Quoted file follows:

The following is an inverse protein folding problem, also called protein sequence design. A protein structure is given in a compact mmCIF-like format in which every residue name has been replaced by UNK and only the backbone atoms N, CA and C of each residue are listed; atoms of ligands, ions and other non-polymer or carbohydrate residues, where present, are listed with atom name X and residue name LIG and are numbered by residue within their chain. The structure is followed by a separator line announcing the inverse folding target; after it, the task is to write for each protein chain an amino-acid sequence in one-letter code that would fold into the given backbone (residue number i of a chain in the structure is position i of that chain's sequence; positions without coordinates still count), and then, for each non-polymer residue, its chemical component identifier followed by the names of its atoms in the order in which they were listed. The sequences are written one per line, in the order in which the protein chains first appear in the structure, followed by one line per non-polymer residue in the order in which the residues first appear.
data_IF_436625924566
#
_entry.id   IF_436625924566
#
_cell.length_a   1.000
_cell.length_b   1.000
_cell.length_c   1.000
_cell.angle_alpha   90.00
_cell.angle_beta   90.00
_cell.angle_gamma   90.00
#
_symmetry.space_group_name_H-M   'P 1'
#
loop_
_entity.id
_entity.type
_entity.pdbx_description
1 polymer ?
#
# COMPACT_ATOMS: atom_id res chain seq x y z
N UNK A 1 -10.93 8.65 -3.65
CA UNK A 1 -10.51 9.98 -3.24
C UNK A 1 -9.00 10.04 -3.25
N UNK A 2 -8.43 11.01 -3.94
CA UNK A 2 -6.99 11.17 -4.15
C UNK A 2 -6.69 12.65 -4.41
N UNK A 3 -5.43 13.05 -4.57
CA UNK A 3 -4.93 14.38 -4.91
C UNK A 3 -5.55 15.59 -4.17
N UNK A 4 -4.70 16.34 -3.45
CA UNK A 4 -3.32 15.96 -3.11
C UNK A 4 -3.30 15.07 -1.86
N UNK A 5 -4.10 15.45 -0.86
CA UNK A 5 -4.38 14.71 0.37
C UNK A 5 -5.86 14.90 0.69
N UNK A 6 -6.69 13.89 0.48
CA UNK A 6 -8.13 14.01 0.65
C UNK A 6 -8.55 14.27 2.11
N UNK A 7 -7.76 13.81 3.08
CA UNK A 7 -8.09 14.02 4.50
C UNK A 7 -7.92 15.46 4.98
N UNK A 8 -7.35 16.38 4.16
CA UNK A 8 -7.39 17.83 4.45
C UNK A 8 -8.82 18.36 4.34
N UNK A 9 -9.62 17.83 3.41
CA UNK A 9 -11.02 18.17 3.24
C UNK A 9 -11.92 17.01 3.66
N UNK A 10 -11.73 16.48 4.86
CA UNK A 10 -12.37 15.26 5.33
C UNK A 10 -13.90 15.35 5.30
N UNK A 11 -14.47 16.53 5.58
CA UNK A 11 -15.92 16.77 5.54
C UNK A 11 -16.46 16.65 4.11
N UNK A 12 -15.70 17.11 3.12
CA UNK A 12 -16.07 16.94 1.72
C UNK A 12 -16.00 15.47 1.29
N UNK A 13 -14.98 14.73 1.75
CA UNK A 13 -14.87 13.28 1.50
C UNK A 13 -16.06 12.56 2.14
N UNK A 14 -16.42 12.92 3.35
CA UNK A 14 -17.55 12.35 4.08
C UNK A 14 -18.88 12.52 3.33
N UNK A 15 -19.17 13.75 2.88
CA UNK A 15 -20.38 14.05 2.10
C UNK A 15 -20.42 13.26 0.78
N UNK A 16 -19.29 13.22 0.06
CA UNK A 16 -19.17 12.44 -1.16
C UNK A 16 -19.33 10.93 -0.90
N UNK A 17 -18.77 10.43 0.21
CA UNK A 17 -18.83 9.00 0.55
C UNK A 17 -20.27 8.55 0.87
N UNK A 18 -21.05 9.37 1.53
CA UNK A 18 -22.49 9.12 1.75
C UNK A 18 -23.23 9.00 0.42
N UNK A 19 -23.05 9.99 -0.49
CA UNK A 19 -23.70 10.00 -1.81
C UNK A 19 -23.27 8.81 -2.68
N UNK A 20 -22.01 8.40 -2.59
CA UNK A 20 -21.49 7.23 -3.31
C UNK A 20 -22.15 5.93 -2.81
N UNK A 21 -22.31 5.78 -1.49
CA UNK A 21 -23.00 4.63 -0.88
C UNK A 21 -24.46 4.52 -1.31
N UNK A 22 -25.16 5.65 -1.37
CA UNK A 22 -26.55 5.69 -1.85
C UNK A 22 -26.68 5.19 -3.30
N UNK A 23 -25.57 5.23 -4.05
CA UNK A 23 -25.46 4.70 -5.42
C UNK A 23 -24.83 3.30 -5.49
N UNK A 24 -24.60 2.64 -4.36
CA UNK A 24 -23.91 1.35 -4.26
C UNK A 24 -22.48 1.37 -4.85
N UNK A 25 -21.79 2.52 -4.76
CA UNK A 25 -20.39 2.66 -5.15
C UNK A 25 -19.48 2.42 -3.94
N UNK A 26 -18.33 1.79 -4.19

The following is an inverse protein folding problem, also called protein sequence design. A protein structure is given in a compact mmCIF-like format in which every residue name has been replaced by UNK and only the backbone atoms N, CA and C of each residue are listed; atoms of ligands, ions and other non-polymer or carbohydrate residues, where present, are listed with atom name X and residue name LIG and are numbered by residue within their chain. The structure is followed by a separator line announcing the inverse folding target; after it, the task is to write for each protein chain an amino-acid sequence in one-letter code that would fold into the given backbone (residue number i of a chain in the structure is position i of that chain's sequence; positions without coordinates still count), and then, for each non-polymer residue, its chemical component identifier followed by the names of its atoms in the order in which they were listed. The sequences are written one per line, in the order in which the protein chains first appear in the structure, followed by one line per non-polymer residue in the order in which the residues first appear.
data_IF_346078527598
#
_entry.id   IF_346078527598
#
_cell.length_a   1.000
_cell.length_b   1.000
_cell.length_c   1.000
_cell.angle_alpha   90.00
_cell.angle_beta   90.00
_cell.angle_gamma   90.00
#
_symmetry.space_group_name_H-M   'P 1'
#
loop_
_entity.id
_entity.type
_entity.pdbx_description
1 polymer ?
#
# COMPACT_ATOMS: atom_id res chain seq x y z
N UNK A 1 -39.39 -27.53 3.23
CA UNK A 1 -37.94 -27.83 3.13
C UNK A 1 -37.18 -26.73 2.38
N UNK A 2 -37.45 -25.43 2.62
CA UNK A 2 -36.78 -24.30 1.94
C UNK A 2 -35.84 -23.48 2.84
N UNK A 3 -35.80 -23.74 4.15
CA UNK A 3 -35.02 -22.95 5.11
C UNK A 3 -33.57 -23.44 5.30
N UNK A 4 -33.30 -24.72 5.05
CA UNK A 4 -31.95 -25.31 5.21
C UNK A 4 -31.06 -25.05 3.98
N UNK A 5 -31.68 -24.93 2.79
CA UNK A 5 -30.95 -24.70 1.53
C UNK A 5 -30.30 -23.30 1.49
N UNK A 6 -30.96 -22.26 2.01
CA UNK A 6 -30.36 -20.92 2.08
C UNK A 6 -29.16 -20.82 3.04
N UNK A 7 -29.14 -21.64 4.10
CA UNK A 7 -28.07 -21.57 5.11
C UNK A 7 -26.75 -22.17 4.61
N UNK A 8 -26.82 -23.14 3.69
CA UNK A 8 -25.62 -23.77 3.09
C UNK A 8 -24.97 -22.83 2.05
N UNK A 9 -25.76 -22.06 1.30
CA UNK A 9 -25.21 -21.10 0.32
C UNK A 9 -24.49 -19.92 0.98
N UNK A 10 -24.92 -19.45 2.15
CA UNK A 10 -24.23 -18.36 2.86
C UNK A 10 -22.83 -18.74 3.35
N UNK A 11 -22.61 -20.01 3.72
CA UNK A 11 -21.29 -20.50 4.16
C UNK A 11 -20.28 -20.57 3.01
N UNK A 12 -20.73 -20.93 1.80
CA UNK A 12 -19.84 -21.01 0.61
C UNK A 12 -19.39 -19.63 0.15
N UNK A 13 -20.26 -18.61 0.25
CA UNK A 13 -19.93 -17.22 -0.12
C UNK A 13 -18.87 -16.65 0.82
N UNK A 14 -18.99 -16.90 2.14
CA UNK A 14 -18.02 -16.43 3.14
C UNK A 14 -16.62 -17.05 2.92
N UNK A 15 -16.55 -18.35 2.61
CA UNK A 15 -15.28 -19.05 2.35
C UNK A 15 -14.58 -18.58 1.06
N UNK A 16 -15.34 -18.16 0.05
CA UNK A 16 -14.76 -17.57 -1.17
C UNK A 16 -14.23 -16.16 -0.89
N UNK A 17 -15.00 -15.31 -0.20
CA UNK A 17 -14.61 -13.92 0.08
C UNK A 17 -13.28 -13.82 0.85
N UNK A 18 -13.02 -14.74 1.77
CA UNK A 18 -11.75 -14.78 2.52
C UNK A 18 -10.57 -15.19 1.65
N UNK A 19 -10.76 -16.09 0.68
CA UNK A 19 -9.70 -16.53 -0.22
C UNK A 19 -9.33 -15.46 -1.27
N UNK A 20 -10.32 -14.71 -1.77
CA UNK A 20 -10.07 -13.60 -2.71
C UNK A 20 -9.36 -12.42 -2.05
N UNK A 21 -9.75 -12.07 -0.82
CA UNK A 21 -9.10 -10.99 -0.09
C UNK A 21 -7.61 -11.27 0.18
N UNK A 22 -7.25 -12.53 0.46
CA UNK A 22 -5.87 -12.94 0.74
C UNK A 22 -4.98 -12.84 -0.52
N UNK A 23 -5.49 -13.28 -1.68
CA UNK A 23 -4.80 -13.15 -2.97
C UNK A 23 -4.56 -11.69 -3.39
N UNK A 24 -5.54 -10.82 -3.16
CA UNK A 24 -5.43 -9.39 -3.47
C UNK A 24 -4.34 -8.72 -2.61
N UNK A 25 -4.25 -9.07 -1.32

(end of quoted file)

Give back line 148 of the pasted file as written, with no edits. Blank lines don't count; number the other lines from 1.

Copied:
C UNK A 10 -22.83 -18.74 3.35